Should the SAT and the ACT be Eliminated?May 26, 2020
Leveling the Educational Playing Field Goes Way Beyond That
Things are changing so fast these days that it is hard to plan beyond the next hour. Schools have had to implement distance learning programs almost overnight. Whether or not students will be back in the classroom in the fall and what those classrooms will look like is anyone’s guess. These uncertain times have certainly provided an opportunity for new circumstances. One of these is the question, should the SAT and the ACT be eliminated from the admission requirements at some colleges.
There has been a movement toward the elimination of the SAT and the ACT for the last few years. Some colleges took this step well before the CoVid-19 pandemic. The school of thought is that these tests are “wealth biased.” That is more than just the “Varsity Blues” scandal where wealthy parents paid proctors and admissions directors to doctor test scores and other application materials. The idea that the SAT and the ACT should be eliminated because they are “wealth biased” also stems from the fact that students whose parents have more money have access to tutors to help them prepare for these tests. It is certainly true that students whose parents have the means to hire tutors, pay for extra classes or purchase online programs get a leg up. Of course, those same students in all likelihood live in better school districts and have access to tutors should they have trouble with a particular class at school, are able to participate in more extra curricular activities, and have opportunities for more varied life experiences . Eliminating these tests do not eliminate the advantage of coming from a family with means.
When considering whether the SAT and the ACT should be eliminated, remember they are standardized tests. This means they go through rigorous testing to be certain that questions are clear, objective and unbiased. When you take a test in a classroom, you are subject to the strengths and weaknesses of that particular teacher. What you learn is what your teacher covered in class. How your teacher chooses to evaluate student performance to assign a grade is largely a subjective process. Do they assign and grade a lot of homework? How many tests do they give in a grading period? Can you retake a test you did poorly on? Does the teacher give extra credit? While schools have tried to develop a specific criteria for grades by assigning what percentage of the grade will be determined by tests and exams, even this can be impacted dramatically by whether your teacher provides a study guide, offers review sessions and gives partial credit for answers. People are individuals. Grades are assigned by people. Grades are one person’s assessment of how much of the material you have mastered.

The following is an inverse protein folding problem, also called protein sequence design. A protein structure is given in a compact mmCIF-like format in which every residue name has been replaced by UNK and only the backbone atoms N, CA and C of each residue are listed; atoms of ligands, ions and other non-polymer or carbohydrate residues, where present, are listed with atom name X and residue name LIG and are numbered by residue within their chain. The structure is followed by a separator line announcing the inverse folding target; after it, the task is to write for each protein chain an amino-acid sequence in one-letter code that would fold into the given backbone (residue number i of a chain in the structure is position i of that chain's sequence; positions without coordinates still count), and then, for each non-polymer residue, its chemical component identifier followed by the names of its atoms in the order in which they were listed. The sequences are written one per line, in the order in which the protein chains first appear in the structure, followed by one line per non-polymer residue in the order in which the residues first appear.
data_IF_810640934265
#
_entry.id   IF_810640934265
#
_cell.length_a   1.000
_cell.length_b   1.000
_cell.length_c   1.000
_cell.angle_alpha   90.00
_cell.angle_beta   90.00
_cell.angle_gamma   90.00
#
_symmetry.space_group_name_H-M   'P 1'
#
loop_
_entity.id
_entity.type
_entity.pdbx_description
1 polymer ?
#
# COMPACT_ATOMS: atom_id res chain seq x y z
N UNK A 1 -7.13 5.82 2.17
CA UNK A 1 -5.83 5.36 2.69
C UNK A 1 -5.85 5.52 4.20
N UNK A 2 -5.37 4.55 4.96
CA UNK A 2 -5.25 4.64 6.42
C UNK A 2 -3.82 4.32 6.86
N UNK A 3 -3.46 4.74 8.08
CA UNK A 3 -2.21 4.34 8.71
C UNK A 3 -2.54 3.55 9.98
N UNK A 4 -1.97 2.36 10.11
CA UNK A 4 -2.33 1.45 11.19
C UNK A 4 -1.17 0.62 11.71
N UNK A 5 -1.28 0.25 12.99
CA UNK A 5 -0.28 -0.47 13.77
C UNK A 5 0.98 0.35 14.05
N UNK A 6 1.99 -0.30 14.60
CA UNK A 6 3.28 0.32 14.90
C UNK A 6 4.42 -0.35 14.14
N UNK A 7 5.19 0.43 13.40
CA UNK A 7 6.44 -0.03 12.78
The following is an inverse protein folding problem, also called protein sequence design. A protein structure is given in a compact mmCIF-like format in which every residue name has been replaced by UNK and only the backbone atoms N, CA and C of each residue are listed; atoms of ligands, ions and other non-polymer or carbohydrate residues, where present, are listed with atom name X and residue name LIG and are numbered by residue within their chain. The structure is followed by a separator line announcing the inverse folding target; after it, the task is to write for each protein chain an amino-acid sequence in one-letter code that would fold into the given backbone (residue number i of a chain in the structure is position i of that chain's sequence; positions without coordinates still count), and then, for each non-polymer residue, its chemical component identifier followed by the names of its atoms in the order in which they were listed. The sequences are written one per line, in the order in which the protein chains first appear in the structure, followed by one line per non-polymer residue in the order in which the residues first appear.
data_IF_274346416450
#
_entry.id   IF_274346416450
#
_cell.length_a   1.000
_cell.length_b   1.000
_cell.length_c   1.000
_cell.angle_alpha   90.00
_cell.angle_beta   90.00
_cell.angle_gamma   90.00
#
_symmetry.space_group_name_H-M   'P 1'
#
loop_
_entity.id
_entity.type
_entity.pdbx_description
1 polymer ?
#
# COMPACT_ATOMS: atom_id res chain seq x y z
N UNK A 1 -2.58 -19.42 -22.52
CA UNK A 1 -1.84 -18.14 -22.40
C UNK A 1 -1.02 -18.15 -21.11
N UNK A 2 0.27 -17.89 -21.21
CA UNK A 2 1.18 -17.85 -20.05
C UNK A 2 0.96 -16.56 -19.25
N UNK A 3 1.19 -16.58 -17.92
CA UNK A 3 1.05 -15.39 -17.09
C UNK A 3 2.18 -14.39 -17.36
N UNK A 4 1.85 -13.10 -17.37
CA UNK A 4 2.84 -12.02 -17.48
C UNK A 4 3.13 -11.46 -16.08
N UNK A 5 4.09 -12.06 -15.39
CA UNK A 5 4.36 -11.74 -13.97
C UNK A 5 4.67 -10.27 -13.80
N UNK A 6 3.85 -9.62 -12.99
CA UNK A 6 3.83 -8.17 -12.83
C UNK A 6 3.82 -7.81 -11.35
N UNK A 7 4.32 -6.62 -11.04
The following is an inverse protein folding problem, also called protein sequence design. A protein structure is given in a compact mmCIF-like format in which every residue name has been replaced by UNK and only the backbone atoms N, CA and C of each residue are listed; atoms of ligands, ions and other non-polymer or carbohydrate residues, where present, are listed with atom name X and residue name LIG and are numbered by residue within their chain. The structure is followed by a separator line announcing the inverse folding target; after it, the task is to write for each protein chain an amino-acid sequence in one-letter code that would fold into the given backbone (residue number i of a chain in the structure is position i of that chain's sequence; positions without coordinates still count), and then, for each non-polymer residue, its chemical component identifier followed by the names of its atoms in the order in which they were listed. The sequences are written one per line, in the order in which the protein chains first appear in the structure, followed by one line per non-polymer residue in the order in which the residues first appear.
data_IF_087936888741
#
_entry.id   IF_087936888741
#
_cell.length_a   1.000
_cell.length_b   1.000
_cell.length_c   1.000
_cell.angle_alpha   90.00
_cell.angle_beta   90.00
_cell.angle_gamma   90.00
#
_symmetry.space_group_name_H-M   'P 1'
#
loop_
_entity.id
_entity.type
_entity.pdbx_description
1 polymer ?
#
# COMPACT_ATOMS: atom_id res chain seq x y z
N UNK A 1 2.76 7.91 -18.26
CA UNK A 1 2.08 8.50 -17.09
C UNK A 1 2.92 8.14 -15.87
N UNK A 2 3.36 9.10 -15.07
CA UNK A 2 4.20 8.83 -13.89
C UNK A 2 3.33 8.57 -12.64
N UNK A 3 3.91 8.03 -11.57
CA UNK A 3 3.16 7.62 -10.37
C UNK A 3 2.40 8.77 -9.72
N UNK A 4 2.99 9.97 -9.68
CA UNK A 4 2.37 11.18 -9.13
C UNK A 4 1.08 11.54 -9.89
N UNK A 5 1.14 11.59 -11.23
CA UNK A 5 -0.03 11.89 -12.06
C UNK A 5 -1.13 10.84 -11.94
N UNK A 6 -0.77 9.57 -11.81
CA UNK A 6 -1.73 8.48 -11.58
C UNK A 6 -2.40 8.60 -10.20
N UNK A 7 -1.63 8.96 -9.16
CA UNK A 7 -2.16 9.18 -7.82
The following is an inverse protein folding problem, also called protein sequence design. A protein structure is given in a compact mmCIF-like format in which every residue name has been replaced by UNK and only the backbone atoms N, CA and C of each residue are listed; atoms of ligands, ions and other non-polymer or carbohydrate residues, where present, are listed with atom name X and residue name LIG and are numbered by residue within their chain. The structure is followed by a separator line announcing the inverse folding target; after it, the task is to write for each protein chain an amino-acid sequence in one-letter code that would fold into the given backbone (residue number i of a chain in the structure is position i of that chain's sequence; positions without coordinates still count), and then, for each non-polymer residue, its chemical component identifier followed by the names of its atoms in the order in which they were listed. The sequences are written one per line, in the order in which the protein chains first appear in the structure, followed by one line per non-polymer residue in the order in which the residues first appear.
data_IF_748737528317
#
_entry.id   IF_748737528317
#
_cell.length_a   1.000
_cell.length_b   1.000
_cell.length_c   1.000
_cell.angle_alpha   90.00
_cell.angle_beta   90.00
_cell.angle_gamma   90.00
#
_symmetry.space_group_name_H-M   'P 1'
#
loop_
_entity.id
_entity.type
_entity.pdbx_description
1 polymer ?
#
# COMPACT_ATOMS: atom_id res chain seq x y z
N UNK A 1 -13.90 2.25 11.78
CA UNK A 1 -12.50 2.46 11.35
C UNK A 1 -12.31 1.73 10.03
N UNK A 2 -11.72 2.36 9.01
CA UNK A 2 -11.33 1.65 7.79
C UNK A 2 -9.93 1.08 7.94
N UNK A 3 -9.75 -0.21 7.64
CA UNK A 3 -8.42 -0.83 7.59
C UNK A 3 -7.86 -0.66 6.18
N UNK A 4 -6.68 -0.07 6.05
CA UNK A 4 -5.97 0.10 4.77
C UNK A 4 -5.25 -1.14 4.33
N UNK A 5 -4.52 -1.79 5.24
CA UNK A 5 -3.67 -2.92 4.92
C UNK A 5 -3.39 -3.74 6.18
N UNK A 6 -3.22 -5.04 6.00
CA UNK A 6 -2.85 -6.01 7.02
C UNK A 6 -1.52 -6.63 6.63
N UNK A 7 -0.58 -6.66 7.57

We can go another level out. Schools have different curricula. Some schools offer a wide variety of advanced and AP classes. Others focus more on the basic courses. If a student goes to a more challenging school, their GPA may be lower but their knowledge may be greater. How are admissions counselors supposed to keep up with the merits of every high school?
College Admissions Counselors
Let’s not forget the admission counselors at the colleges. Do they have schools they view more favorably than others? What is that viewpoint based on? Faculties change. Students matriculate. Neighborhoods go through periods of prosperity and decline. Schools go through similar processes. The high school your parents or even your older brother or sister went to may not have the same level of academic strength when it is time for you to attend.
Leveling the Playing Field
Testing has been receiving a lot of criticism for a long time. The perception is that our students spend so much time testing they can’t learn. But I would like to stop and consider for a moment that standardized testing is the ONLY time students are ALL given the same questions, in the same environment, to be answered in the same amount of time. I am not arguing that some students have been bettered prepared for the test than others. Of course they have. I am saying at least the task is uniform. To offer each student an equal education requires a lot more than eliminating a standardized test. It would require providing equal access to equivalent resources from kindergarten through senior year to ALL students, a total restructuring of the system. While that may be a laudable goal, it is also a massive undertaking. For now, we can at least be assured that this one measure will be consistent for all who take it. We can use that data to help us evaluate our system as well as our students.
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